How Do SATA Cables Work?

Serial advanced technology attachments (SATA) work by transmitting data between a motherboard and hard drives through a seven-pin cable that sends information twice as fast as previous technology, according to A single high-speed serial wire now inhabits most computer systems instead of a parallel bus system that incorporated 40-pin wires or 80-pin wires.

SATA cables transmit data at a higher clock rate than parallel bus systems. A clock rate is how fast a CPU executes instructions, therefore SATA cables handle faster CPU speeds than parallel cables. SATA lines transmit data up to 3 gigabytes per second to keep up with faster CPUs.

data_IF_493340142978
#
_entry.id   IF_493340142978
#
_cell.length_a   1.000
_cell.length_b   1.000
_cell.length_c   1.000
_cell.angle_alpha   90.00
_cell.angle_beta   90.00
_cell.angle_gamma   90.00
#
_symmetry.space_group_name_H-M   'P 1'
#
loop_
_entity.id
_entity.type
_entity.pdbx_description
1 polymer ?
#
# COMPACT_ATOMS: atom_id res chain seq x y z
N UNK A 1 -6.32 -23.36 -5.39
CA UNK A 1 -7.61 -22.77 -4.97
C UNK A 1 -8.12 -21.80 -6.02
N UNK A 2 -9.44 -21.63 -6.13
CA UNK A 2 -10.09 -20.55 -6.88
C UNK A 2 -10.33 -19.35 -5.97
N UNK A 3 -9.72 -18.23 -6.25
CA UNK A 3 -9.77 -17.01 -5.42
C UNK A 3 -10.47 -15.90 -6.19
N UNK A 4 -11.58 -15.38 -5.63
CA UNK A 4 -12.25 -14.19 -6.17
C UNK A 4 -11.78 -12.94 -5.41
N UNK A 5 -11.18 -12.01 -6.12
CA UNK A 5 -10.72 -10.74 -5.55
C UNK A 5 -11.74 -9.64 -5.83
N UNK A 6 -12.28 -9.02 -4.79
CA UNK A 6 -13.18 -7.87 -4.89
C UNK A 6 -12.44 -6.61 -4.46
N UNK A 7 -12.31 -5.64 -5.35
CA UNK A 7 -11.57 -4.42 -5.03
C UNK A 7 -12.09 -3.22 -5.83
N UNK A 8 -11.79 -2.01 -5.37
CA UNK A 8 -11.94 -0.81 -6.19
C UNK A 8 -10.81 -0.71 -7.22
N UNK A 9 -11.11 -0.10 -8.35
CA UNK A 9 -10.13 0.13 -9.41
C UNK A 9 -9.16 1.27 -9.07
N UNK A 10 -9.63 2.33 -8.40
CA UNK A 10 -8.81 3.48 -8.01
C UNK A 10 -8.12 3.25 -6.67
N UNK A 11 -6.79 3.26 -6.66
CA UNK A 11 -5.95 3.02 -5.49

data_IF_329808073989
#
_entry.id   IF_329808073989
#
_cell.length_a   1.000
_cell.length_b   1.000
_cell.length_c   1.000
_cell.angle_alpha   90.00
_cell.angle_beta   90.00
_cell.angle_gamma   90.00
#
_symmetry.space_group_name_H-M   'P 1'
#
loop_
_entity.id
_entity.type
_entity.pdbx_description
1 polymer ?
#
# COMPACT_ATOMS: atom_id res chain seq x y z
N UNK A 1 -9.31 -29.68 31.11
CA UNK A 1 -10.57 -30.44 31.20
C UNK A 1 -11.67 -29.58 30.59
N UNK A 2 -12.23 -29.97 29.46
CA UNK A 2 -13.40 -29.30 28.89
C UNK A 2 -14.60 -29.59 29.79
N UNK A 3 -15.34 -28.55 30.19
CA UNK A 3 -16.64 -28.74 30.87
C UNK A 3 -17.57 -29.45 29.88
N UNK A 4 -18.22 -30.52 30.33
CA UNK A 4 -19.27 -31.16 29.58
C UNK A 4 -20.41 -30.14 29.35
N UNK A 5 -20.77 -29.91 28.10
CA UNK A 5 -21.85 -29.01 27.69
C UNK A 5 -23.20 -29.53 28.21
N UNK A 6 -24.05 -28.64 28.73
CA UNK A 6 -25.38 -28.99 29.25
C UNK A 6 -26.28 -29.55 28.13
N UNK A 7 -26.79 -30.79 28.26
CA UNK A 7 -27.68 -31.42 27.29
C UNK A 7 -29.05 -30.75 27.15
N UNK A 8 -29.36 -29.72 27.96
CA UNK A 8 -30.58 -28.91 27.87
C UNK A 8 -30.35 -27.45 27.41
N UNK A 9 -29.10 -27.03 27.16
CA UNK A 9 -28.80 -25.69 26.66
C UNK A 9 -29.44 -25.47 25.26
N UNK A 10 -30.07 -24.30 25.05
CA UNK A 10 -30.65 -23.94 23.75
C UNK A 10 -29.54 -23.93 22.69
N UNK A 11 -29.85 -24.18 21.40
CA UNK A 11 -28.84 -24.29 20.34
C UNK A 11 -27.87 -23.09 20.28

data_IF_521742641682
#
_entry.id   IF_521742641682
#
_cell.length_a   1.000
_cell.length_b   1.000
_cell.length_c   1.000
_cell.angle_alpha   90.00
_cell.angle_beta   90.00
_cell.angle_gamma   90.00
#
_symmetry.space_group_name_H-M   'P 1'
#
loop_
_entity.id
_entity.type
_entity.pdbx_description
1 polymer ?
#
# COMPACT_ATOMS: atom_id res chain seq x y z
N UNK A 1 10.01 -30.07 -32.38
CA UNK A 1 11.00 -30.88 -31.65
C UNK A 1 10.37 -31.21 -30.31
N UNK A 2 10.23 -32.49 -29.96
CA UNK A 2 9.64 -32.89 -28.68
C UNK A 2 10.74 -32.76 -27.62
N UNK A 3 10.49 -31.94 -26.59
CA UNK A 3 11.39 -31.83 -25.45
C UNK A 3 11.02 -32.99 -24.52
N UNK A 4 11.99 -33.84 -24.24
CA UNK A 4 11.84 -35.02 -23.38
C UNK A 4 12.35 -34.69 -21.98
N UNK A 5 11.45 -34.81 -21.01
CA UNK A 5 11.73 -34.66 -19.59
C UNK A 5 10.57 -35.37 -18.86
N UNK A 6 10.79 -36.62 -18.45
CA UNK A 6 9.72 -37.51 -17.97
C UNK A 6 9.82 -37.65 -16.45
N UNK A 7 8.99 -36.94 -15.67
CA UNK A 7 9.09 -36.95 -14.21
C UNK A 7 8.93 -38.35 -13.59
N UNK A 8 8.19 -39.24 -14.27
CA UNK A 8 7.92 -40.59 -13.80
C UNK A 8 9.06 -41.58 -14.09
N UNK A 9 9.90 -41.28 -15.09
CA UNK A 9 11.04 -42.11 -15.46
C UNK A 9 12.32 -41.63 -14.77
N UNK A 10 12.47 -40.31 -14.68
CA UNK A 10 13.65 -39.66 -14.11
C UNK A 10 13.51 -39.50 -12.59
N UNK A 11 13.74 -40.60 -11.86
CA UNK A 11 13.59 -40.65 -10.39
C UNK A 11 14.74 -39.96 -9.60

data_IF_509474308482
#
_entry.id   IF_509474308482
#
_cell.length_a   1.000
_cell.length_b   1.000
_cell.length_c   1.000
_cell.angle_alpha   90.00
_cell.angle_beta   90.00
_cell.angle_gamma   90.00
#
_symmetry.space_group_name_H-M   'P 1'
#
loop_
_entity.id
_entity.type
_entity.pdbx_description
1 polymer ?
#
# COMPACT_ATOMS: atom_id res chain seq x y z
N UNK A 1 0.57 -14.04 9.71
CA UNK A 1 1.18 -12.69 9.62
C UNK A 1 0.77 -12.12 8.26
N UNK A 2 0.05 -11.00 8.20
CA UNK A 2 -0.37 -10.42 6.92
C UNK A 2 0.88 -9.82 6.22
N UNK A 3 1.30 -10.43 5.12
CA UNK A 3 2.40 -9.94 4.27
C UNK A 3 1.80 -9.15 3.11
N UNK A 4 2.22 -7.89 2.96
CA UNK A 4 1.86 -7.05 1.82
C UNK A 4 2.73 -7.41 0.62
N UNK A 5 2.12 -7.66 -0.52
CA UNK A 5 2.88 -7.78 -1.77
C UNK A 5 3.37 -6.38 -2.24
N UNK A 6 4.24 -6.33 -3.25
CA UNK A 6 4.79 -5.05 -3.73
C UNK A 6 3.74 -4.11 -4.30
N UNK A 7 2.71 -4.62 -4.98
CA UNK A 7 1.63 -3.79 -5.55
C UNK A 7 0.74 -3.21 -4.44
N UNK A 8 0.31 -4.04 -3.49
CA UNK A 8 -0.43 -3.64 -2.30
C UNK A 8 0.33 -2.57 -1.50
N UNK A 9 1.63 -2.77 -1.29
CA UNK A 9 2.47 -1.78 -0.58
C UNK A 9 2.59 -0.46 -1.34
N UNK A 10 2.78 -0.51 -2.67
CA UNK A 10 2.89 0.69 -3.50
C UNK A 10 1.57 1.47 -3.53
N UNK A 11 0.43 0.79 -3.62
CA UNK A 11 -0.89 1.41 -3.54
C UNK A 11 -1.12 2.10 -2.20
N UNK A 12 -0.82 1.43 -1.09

Serial wires use two lines for sending data and two lines for receiving data. Three lines are ground wires, which adds up to the seven wires and pins in a SATA cable. Serial wires take up less space than parallel ones, thereby making more space for hardware in desktop and laptop computers. SATA cables have allowed computer hardware to get smaller and faster as compared to parallel systems.

Older parallel systems were replaced because processor speeds increased. When speeds increased, interference in the lines also increased. Serial transmissions use just one line instead of several parallel lines, so interference is minimal.